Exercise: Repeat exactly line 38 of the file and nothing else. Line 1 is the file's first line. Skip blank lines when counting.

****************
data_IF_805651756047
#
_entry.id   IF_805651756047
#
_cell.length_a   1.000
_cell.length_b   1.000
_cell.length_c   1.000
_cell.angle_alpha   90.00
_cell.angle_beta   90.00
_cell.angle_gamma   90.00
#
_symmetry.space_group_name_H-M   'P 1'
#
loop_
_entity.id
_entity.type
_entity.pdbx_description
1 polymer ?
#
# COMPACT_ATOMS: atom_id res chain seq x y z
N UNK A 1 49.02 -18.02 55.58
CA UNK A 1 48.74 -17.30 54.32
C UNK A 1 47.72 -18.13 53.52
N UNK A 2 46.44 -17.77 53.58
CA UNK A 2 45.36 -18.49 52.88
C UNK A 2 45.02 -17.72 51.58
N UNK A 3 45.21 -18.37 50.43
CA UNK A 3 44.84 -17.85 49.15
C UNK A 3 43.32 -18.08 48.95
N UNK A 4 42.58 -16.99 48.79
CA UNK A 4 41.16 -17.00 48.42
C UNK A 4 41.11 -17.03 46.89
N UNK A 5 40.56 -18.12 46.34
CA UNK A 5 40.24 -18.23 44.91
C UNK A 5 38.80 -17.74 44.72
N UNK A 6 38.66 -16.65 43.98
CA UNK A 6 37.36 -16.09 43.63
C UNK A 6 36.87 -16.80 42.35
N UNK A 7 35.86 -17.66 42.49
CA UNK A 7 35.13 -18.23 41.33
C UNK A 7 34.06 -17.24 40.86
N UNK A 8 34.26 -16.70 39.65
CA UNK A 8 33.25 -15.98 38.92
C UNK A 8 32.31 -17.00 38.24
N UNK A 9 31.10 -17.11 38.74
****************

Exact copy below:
C UNK A 6 36.87 -16.80 42.35